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Clayton Valley Charter extends Executive Director Jim Scheible’s contract 2 years

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Clayton Valley Charter extends Executive Director Jim Scheible’s contract 2 years
Clayton Valley Charter’s Executive Director Jim Scheible stood with CVCHS student body president Melvin Brown III (right) and Danielle Low from CCCOE as they prepared to submit the school’s charter renewal petition last year. Other members of the Associated Student Body leadership class joined them (from left), Thomas Cook and Aaron Mah, as well as the Ugly Eagle mascot.

In what may have been its least surprising action of the past several years, the Clayton Valley Charter High School governing board this week announced that the contract of Executive Director Jim Scheible has been extended two years through June 2022.

Scheible began at the Concord public charter high school in August 2018 three months after the sudden departure of the school’s first executive director David Linzey.

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Following the tumultuous final years of the Linzey tenure, Scheible’s success in the role was most apparent as he galzanized the once deeply fractured group of stakeholders to mount an effective campaign that culminated in the school receiving a five-year charter renewal last December by a narrow 3-2 vote of the Contra Costa County Office of Education trustees.

Clayton Valley Charter extends Executive Director Jim Scheible’s contract 2 years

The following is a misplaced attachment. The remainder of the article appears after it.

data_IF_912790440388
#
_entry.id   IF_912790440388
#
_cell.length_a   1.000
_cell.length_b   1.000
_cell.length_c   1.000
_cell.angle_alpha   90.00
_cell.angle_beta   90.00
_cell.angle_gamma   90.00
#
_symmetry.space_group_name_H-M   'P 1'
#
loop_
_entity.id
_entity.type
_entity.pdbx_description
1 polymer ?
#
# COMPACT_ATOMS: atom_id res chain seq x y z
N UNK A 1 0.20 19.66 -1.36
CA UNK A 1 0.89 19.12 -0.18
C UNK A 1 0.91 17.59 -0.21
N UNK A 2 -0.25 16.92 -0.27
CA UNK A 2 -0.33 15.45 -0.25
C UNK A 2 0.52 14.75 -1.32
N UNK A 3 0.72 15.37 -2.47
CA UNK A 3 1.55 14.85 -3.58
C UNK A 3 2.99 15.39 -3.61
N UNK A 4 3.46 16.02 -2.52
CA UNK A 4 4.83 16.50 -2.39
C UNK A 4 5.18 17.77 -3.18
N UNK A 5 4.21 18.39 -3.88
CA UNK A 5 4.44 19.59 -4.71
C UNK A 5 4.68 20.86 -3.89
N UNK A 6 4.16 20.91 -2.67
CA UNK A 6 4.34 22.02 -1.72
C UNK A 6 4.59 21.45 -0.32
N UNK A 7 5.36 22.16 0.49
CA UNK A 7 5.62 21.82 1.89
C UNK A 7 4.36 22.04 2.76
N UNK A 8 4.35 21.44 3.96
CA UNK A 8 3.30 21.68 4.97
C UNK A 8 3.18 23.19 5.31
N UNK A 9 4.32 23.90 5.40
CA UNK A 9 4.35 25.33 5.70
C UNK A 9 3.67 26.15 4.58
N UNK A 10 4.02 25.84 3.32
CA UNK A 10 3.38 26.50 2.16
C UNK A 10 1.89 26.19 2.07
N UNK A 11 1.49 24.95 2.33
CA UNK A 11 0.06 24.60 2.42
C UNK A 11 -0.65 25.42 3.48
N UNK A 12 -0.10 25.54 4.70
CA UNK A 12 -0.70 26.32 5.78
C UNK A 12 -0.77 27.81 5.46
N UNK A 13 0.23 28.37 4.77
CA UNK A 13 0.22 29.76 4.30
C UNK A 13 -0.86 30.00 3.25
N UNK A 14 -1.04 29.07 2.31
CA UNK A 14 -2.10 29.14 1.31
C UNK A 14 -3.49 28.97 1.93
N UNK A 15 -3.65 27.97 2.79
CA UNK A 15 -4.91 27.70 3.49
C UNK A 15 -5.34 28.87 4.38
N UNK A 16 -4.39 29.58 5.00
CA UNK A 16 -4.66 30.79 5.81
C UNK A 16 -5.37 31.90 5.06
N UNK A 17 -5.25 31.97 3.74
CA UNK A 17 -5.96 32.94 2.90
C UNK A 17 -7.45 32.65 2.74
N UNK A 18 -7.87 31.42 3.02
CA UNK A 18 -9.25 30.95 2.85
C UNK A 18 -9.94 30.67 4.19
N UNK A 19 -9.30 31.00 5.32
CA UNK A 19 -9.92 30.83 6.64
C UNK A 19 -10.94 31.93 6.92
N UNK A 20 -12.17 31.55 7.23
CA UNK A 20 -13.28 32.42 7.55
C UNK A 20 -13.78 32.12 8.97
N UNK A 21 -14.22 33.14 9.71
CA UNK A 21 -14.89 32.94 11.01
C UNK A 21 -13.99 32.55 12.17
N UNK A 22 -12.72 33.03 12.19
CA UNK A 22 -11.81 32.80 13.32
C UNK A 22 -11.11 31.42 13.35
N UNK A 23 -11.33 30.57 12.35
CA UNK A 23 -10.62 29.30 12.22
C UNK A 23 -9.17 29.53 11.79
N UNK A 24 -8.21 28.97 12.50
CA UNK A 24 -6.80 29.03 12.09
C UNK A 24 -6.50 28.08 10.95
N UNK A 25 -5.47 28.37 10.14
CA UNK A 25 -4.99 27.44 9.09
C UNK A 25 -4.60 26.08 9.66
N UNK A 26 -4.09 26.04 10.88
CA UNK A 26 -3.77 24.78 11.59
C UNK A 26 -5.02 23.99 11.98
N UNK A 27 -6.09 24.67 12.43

CVCHS Executive Director Jim Scheible.

CVCHS board chairperson Kristy Downs said, “The Board appreciates and commends Jim for exceeding our expectations and always finding ways to serve students and improve the operational efficiency of our school. He is a strong collaborator committed to building positive relationships with all stakeholders through effective communication.

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“Overall, the Board remains impressed with his passion for academic supports and the enthusiasm he brings leading our professional teaching staff and school community.” In unanimously approving the new contract, Downs and her fellow board members cited Scheible’s operational efficiency, academic supports and successful charter renewal.

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CVCHS has over 2,200 students, operates on a $26 million annual budget and this June will graduate more than 550 students.